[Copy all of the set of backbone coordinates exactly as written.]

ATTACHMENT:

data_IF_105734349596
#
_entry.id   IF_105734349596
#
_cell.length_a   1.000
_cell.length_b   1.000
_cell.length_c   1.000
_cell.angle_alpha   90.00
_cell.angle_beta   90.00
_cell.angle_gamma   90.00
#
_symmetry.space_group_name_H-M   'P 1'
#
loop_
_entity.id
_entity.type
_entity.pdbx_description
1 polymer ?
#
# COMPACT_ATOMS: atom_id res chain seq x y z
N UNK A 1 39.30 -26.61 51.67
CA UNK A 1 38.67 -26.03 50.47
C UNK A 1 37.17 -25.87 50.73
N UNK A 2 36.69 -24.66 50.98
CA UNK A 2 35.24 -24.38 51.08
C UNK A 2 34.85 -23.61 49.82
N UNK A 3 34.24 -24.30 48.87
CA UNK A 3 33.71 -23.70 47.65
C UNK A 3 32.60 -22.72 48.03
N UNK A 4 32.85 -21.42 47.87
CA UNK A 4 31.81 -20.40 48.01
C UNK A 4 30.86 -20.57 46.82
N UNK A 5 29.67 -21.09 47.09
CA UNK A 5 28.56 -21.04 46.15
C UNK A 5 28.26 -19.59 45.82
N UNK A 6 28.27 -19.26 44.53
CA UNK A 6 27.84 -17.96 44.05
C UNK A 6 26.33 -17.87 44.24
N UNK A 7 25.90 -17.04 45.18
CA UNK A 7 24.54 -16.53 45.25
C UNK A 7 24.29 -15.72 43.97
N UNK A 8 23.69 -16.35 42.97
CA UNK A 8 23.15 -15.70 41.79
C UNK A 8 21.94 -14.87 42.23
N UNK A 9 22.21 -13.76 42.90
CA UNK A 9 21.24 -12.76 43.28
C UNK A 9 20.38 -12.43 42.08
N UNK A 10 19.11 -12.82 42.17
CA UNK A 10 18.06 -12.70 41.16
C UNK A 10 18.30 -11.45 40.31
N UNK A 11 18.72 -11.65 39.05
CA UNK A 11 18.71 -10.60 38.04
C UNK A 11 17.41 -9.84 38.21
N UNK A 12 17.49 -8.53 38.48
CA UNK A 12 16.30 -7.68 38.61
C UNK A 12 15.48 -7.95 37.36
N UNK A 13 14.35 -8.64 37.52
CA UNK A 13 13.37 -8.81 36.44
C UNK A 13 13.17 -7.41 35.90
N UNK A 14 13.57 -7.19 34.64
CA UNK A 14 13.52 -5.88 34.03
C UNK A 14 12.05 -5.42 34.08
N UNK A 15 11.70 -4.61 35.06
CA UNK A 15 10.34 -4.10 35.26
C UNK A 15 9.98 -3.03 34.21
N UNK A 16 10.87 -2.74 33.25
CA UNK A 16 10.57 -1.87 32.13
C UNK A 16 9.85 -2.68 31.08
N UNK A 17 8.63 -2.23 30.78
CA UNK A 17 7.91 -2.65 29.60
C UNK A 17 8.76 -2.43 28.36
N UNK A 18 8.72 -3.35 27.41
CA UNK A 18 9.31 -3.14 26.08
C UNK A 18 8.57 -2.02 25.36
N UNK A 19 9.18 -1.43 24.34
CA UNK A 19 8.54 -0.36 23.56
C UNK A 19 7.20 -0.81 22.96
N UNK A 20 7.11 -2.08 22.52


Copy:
data_IF_105734349596
#
_entry.id   IF_105734349596
#
_cell.length_a   1.000
_cell.length_b   1.000
_cell.length_c   1.000
_cell.angle_alpha   90.00
_cell.angle_beta   90.00
_cell.angle_gamma   90.00
#
_symmetry.space_group_name_H-M   'P 1'
#
loop_
_entity.id
_entity.type
_entity.pdbx_description
1 polymer ?
#
# COMPACT_ATOMS: atom_id res chain seq x y z
N UNK A 1 39.30 -26.61 51.67
CA UNK A 1 38.67 -26.03 50.47
C UNK A 1 37.17 -25.87 50.73
N UNK A 2 36.69 -24.66 50.98
CA UNK A 2 35.24 -24.38 51.08
C UNK A 2 34.85 -23.61 49.82
N UNK A 3 34.24 -24.30 48.87
CA UNK A 3 33.71 -23.70 47.65
C UNK A 3 32.60 -22.72 48.03
N UNK A 4 32.85 -21.42 47.87
CA UNK A 4 31.81 -20.40 48.01
C UNK A 4 30.86 -20.57 46.82
N UNK A 5 29.67 -21.09 47.09
CA UNK A 5 28.56 -21.04 46.15
C UNK A 5 28.26 -19.59 45.82
N UNK A 6 28.27 -19.26 44.53
CA UNK A 6 27.84 -17.96 44.05
C UNK A 6 26.33 -17.87 44.24
N UNK A 7 25.90 -17.04 45.18
CA UNK A 7 24.54 -16.53 45.25
C UNK A 7 24.29 -15.72 43.97
N UNK A 8 23.69 -16.35 42.97
CA UNK A 8 23.15 -15.70 41.79
C UNK A 8 21.94 -14.87 42.23
N UNK A 9 22.21 -13.76 42.90
CA UNK A 9 21.24 -12.76 43.28
C UNK A 9 20.38 -12.43 42.08
N UNK A 10 19.11 -12.82 42.17
CA UNK A 10 18.06 -12.70 41.16
C UNK A 10 18.30 -11.45 40.31
N UNK A 11 18.72 -11.65 39.05
CA UNK A 11 18.71 -10.60 38.04
C UNK A 11 17.41 -9.84 38.21
N UNK A 12 17.49 -8.53 38.48
CA UNK A 12 16.30 -7.68 38.61
C UNK A 12 15.48 -7.95 37.36
N UNK A 13 14.35 -8.64 37.52
CA UNK A 13 13.37 -8.81 36.44
C UNK A 13 13.17 -7.41 35.90
N UNK A 14 13.57 -7.19 34.64
CA UNK A 14 13.52 -5.88 34.03
C UNK A 14 12.05 -5.42 34.08
N UNK A 15 11.70 -4.61 35.06
CA UNK A 15 10.34 -4.10 35.26
C UNK A 15 9.98 -3.03 34.21
N UNK A 16 10.87 -2.74 33.25
CA UNK A 16 10.57 -1.87 32.13
C UNK A 16 9.85 -2.68 31.08
N UNK A 17 8.63 -2.23 30.78
CA UNK A 17 7.91 -2.65 29.60
C UNK A 17 8.76 -2.43 28.36
N UNK A 18 8.72 -3.35 27.41
CA UNK A 18 9.31 -3.14 26.08
C UNK A 18 8.57 -2.02 25.36
N UNK A 19 9.18 -1.43 24.34
CA UNK A 19 8.54 -0.36 23.56
C UNK A 19 7.20 -0.81 22.96
N UNK A 20 7.11 -2.08 22.52